1. BrianKrebs Post author

      Thanks for sharing that, Wladimir. I’m guessing that part of that is that banks perhaps feel it’s not the best idea to let consumers pick their own PINs?

      1. EUman

        > I’m guessing that part of that is that banks perhaps feel it’s not the best idea to let consumers pick their own PINs?<

        No, the own pin is not a concern – here you can select your own pin (i.e. change the existing PIN when you know the old one) for your chip card (anytime),

        before (with magstripe-only cards) it wa possible to request New Pin which was then securely sent by snail mail

        I think banks' concern is the cardholder verification/authentication (how banks can be sure that it is really the genuine client, not fraudster), exactly what is mentioned above at the end of article.

        1. Jonathan Rosenne

          The banks are not so concerned since when the PIN was used they can disown responsibility.

          They should be concerned because customer selected PINs are commonly very weak.

          Furthermore, once you made any purchase on the internet you should assume that the crooks have a fair chance to obtain access to all the data you had entered, including CVV2/CVC2.

          HCE addresses these concerns, but will be useless when coupled with customer selected PINs.

      2. timeless

        Actually, I’d bet it was based on implementation sequence, if PINs were implemented earlier in certain parts of Europe, their ATMs probably didn’t support rewriting PINs, so they were always issued randomly w/ no provision for changing them and no worries about confusing instructions like “you can change your PIN at some ATMs, but not all of them”.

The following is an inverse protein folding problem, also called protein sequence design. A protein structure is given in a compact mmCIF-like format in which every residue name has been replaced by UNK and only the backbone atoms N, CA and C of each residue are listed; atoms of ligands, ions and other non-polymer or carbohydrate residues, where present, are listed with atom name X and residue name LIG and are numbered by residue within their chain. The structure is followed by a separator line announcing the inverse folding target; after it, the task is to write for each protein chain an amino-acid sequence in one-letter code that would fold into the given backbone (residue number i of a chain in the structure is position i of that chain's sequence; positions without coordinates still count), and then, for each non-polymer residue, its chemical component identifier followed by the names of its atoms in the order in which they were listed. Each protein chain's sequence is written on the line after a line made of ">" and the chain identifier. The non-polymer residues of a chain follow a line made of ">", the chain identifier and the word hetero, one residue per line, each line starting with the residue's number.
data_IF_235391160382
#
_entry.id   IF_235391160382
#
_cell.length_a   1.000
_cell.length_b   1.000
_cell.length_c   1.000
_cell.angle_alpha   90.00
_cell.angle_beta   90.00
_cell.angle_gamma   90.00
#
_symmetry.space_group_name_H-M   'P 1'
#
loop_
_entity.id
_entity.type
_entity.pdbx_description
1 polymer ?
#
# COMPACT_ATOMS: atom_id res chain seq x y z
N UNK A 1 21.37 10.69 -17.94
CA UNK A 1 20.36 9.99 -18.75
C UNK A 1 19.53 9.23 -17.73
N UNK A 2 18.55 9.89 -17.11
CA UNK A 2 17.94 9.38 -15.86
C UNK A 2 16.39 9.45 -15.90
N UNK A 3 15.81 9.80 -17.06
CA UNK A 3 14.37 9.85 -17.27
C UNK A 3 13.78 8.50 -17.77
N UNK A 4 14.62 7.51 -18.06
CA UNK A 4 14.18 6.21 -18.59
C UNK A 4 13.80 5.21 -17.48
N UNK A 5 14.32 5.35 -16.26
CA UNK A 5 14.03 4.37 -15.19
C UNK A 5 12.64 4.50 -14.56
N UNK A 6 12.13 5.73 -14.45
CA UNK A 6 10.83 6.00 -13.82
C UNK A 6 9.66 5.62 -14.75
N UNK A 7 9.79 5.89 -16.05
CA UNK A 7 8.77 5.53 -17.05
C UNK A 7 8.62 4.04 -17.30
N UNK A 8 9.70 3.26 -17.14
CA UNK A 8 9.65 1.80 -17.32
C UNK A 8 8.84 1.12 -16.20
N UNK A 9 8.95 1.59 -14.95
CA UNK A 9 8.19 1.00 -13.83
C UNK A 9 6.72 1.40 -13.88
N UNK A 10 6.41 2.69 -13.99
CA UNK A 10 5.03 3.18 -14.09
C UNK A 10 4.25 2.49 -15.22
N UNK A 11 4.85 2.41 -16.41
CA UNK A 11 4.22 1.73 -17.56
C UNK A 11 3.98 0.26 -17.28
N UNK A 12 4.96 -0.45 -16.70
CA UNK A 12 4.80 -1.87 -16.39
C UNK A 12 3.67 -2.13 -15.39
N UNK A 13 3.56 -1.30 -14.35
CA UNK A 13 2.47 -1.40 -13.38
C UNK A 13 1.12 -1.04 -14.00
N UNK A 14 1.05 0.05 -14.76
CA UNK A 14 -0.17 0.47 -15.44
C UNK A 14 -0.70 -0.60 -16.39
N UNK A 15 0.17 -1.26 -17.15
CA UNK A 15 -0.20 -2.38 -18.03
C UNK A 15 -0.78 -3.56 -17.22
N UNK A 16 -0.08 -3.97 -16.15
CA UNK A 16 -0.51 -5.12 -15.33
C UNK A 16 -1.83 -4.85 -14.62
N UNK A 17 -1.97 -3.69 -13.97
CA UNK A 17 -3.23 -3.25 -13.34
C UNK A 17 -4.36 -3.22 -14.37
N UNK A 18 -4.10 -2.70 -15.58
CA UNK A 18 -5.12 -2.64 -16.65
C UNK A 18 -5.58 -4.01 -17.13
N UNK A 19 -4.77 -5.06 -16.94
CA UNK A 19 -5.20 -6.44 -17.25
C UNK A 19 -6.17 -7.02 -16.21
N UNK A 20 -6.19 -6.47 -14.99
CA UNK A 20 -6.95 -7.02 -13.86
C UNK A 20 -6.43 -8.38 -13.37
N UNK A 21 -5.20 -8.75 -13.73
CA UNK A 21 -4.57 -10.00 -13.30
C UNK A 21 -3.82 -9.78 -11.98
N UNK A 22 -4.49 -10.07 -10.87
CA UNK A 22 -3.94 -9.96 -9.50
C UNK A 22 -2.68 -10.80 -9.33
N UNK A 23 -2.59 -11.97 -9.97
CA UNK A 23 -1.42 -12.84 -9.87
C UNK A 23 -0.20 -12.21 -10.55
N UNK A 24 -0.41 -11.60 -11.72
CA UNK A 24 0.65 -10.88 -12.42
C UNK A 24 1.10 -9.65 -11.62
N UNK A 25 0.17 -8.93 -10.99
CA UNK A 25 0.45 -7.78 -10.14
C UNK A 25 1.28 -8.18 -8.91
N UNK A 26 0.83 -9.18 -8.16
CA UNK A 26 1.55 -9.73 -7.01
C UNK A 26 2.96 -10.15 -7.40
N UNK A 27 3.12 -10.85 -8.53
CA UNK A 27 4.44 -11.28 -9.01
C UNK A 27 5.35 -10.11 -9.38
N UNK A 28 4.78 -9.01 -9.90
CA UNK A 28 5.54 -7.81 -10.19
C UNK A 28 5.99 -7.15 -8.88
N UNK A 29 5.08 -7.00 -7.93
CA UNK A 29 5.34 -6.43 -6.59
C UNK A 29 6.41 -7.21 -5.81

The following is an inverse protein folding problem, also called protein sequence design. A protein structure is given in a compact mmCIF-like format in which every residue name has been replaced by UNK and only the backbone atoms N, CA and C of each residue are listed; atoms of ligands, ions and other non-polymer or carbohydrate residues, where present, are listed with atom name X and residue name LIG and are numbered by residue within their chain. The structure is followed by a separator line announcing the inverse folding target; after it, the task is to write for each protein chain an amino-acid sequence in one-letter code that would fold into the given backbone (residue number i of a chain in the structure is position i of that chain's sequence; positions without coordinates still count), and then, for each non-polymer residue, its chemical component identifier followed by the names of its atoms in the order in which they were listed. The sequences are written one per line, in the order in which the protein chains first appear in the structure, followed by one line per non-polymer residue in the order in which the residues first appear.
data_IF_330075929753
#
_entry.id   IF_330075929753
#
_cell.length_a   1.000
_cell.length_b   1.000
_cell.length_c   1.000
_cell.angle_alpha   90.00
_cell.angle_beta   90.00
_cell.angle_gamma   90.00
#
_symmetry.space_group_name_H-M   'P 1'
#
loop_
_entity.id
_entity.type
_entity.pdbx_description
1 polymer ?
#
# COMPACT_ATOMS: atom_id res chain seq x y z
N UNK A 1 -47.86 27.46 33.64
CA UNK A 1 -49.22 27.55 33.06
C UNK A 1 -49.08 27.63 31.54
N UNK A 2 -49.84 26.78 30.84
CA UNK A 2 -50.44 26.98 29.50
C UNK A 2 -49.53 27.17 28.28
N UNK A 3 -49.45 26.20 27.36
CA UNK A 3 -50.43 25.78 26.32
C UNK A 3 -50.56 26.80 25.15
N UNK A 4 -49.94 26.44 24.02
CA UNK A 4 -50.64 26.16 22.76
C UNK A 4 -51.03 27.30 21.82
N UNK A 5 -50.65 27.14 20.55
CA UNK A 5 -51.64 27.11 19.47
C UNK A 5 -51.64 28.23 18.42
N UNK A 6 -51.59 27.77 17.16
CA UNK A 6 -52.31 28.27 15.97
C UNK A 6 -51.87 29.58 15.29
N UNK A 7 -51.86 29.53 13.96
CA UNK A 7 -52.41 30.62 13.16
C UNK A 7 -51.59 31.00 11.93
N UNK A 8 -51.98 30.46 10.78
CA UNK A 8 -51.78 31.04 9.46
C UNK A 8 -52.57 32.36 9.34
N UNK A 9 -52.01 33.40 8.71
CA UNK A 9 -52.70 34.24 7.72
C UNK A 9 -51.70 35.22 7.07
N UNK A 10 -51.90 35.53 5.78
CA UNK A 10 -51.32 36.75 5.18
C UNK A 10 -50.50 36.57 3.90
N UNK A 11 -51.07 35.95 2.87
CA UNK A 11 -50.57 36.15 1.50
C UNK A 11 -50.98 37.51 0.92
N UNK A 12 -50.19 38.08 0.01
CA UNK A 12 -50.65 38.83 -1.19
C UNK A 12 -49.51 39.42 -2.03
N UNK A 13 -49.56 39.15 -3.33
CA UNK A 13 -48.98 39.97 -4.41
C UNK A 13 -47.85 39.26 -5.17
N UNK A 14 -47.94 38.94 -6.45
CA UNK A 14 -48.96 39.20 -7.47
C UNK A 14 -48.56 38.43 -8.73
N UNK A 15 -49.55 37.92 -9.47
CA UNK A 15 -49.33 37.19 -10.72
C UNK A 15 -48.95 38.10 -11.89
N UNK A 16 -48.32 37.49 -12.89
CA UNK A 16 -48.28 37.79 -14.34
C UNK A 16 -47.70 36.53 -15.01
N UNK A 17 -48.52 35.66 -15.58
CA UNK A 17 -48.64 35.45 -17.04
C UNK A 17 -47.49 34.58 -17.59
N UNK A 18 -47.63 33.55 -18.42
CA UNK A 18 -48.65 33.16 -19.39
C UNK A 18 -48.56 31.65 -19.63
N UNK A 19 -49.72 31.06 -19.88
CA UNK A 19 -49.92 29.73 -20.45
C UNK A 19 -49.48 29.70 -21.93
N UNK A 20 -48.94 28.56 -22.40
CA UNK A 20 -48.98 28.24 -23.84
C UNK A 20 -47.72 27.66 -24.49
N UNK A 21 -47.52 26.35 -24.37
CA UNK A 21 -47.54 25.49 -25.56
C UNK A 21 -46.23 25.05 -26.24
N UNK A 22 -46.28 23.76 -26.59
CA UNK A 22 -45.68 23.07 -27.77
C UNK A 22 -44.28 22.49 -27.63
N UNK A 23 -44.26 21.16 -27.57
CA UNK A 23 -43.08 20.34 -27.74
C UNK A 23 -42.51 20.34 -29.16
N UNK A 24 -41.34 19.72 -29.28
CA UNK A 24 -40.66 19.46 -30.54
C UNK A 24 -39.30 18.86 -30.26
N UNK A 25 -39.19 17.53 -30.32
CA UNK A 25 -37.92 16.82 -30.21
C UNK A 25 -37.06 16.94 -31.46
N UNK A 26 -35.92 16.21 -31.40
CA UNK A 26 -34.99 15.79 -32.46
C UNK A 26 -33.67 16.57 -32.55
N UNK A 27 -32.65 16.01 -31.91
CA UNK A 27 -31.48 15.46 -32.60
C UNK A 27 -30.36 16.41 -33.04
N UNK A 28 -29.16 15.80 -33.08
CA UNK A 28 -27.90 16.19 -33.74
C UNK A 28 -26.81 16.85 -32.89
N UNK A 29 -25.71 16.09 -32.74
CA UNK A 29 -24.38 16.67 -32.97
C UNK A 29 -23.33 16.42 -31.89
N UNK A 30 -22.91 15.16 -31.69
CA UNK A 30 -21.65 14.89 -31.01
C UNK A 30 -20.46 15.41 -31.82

Most likely, the countries that did PINs later were able to deploy machines/technology that supported changing the PINs. — UK cards apparently support changing their PINs — Ireland cards support it — Australia supports it — Finland on getting your PIN reissued (without a new card)

        I know that in Finland PINs were issued with the cards, I think I included links talking about how to get some of the Finnish banks to reissue PINs in some of your other articles (I’ve only dropped in a Nordea link here, but Sampo and OP should be easy to find — the price lists were amusing). At least one of the banks (Nordea) seemed to have the PIN somewhere on file, such that they could charge you a fee to mail you just your PIN.

        (I suppose I could try sticking my Finnish CC into a Canadian ATM to see if it would let me change the PIN, but I’d expect the ATM to eat my card, and I don’t really want to lose it.) — AmEx cards support changing their PIN at “any” ATM. — The german picture is a picture (!) , but it roughly says:
        Obtain visa card by post.
        Assign it Your request PIN in personal area under administration; my data; card data.
        Personalized PIN with a TAN to activate.

        [My German translation is potentially totally bogus]

        Note that technically your average Chip based debit card has two PINs, a mag-stripe PIN, and a Chip PIN. By convention, they’re the same. But technically they’re independent and can have distinct values. My understanding is that the reason that banks issue them synchronized is because banks didn’t trust consumers to be able to remember two distinct PINs/keep them straight.